So far, this feature only works with the Nexus 5. This feature will more than likely come to other high-end devices such as the HTC One, LG G2 and Samsung Galaxy S4 once KitKat rolls out to those devices, but may not make its way to devices on the lower-end. We’ll have to wait and see, but my guess is that lower end devices lack the processing power to pull off these features. After all, the Moto X has one dedicated processor on its X8 chipset that handles just voice commands.
Hangouts and Phone Apps
KitKat brings a long-awaited change to the Hangouts app, adding SMS and MMS integration into the mix. The Phone app has also been redesigned, which now prioritizes contacts based on who you contact the most.
SMS and MMS support in Hangouts is awesome, and functions beautifully. Now users will see their Hangouts displayed amongst their SMS messages, allowing one to keep messages of all sorts in one place. And animated GIF support? Yes please!
The phone app redesign brings an easier way to communicate with contacts, and allows users to search for nearby businesses without leaving the dialer. Also included is a smarter caller ID, which matches an incoming number with nearby business listings.
Hangouts still lacks Google Voice integration, which is annoying to say the least. Users will still have to switch between the two apps, amounting to a serious amount of juggling. Not to mention the incessant notifications that will be crowding up your notification bar. It would be in Google’s favor to also make Hangouts more like Apple’s iMessage, which doesn’t dock users SMS count when both users are using the app. Hangouts will still eat at your message count, even when sending SMS messages to another user who has Hangouts installed.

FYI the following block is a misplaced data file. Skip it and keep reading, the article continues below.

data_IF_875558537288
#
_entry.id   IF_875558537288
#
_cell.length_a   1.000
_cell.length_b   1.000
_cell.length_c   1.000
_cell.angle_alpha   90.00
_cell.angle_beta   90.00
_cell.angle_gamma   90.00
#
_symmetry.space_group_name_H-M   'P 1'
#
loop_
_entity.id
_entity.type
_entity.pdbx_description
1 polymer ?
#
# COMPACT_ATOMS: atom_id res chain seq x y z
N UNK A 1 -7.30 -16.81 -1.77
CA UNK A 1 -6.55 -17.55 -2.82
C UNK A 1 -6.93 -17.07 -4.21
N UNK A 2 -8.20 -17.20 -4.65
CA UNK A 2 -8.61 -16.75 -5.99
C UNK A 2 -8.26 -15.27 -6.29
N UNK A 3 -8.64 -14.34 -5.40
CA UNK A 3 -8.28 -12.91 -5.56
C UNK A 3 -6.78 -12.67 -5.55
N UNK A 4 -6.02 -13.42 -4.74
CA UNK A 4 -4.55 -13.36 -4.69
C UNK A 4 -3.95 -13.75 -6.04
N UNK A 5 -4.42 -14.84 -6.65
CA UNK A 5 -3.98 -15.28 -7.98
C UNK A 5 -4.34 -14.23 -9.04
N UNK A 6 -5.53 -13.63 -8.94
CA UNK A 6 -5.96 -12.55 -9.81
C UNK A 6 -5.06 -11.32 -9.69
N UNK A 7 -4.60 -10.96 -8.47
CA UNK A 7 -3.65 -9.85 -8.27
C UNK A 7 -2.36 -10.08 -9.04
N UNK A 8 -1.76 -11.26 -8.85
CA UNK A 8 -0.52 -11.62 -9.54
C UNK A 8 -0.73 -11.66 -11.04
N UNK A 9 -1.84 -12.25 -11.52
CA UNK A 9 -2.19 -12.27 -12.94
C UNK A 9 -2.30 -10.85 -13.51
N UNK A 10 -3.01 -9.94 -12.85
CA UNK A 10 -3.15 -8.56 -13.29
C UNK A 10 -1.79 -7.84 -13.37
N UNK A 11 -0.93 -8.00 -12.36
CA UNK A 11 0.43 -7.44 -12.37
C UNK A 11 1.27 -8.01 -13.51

As for the Phone app, I can see the nearby places feature becoming a bit annoying. I’ve also heard rumors that Google could eventually place ads in the dialer, which would not be surprising, and would annoy the living shit out of me. I’m sure I’m not alone on that.
Google Experience Launcher
Google’s new launcher brings some changes to Android devices, mostly aesthetic in nature. Google Now can now be accessed by swiping to the left of the homescreen, and brings new wallpapers, and an omnipresent Google Search bar that resides on the top of every homescreen.
Google Now is now easier than ever to access, by swiping left from the homescreen. The interface looks cleaner, the dock has been simplified and it’s easier than ever to keep your homescreens in order. If you’re rocking the Nexus 5, you can simply say “OK, Google” to gain access to voice commands.
Google Now is now all up in your biz-nass, and eating away at that battery. If you’re not that into Google Now, too bad; KitKat literally shoves it down your throat. The search bar never goes away, and is present on all homescreens. Why have this feature when Google Now is so easy to access? I get what you’re trying to do Google, but it’s kind of annoying.
My suggestion? Nova Launcher all the way.
Suffice to say, nothing is perfect, and Google’s latest offering is far from it. But it’s not bad, and it’s a great direction for the Android ecosystem. If Android fragmentation indeed can be dispelled, it will start with Android 4.4 but I don’t expect to see it ending anytime soon. KitKat could help lure users from the Dark Side (a.k.a. Apple) with its improved search integration, and will make many lower-end device owners as pleased as punch.